WHY AND WHAT
Organizations that excel at developing all aspects of wholeness will have the best chance of thriving in this millennium. To transform our organizations from the clockwork ideal into radically alive, conscious, ever-evolving social organisms, capable of creating a sustainable future for their stakeholders, demands that we develop our yin-ness as well as our yang-ness. To free ourselves from land-bound thinking—to learn to fly—requires that we develop yin-wing strength. We can't just keep flapping our yang-wing and expect to get off the ground, much less sustain flight.
|Yang-centric Culture||Yin-centric Culture|
|Winning||Well-being of All|
|Critical Analysis||Appreciative Inquiry|
|"What" Questions||"How" Questions|
|End-focused||Concerned About Means|
|Conversations for Opportunity and Action||for Relationship and Reflection|
|"Focused Consciousness"||"Diffuse Awareness"|
Our world of business (and large organizations in general) is primarily yang-centric. Most of the distinctions, metaphors, models, beliefs, "true" (vs. stated) values, strategies, processes, metrics, conversations, etc., that define our organizational cultures are yang-centric. And, since "either/or" thinking is a yang characteristic, the dominance of the yang tends to preclude developing the yin aspect of wholeness. It has been a vicious circle — for a few millennia (Sigh).
WHEN AND WHERE
The Yin-Yang Lens is especially relevant to leadership development, supervisory training, and organizational change (capacity-building) initiatives of all kinds. Designing these initiatives in a way that intentionally strengthens an organization's yin-wing can generate multiple, if not multiplying benefits. Adopting a yang-centric approach to development and change are like gardening with machine tools—a really bad idea. Development and change initiatives are perfect opportunities to strengthen an organization's yin-wing. Overlooking those opportunities is like working all week and then forgetting to pick up your paycheck.
Given our yang-centric organizational cultures it's crucial that you create a context that supports group exploration of the potential for developing the yin-wing. Stack the deck for success. Dedicate the time and select a space that best nurtures reflective exploration and dialogue. It could be a useful exercise to translate relevant yin-yang qualities into organizational principles.
NOTE: The Yin Yang symbol had its origins in Taoism and enjoys generic usage as a means of depicting what some call the feminine and masculine aspects of wholeness. Because we tend to think gender when using "feminine" and "masculine" as distinctions, I prefer the time-honored yin yang distinction to help us explore wholeness in organizations.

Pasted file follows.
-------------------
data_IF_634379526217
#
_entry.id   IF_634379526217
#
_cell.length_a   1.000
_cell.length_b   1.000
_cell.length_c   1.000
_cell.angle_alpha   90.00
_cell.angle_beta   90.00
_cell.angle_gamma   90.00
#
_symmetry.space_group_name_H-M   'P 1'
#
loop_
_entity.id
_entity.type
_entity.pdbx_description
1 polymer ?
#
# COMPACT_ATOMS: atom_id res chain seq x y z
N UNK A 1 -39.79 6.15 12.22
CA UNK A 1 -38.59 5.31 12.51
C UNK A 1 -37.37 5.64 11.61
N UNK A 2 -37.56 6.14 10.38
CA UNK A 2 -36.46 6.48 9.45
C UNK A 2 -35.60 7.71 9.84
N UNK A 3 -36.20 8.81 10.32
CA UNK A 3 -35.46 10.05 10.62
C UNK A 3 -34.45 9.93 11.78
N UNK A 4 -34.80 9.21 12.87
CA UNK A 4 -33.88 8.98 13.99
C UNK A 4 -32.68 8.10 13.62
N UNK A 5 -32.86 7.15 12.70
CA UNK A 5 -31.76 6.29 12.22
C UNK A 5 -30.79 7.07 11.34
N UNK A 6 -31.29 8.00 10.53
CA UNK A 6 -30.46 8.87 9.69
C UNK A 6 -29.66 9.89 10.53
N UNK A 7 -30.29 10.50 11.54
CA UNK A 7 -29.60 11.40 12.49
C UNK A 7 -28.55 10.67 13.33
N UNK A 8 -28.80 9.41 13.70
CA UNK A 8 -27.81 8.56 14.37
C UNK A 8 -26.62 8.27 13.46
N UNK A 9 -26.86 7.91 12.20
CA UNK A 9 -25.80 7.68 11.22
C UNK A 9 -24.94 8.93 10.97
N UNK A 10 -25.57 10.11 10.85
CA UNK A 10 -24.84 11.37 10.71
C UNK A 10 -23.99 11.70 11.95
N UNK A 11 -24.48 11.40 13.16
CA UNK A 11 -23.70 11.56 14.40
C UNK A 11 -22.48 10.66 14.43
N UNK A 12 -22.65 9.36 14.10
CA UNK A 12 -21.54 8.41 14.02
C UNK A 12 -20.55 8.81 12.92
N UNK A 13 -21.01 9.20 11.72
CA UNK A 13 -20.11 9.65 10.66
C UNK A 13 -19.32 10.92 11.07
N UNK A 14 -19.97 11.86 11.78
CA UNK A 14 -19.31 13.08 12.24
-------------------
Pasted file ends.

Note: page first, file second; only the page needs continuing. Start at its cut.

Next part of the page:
Measuring the Balanced Yin-Yang Strength of Your Organization's Culture
In applying Rainbow "metrics" to the Yin-Yang lens we're assuming a yang-centric imbalance to represent the Yellow and Red Zone characteristics. A Yin-centric imbalance is also possible.
Red Zone (Rating = 1) — Dominance of Yang-centric culture makes it challenging and even risky to promote or even exhibit many of the Yin characteristics. Members embodying Yin (mostly women) characteristics feel they have to force themselves to fit the Yang mold to survive/succeed.
Yellow Zone (Rating = 5) — Culture is clearly skewed toward Yang characteristics, but there's an openness to the emergence of yin characteristics when they don't get in the way of its normal operations. There are cultural pockets where Yin strength is observable and respected.
Blue Zone (Rating = 9) — Both Yin and Yang capacities are highly developed, in balance, and brought into play in ways appropriate to the purpose and development of the organization. Each wing is contributing to strengthening the other. This climate of ever-evolving wholeness ensures organization-wide resilience and a capacity to respond to external and internal challenges in ways that are innovative and growthful.
NOTE: The above Rainbow Lens rating scale for Balanced Yin-Yang Strength in organizations was Beta Tested at a recent South Bay ODN (SBODN) Conference with a sizeable group of HR and OD practitioners on May 13, 2005. Click here to check out those results.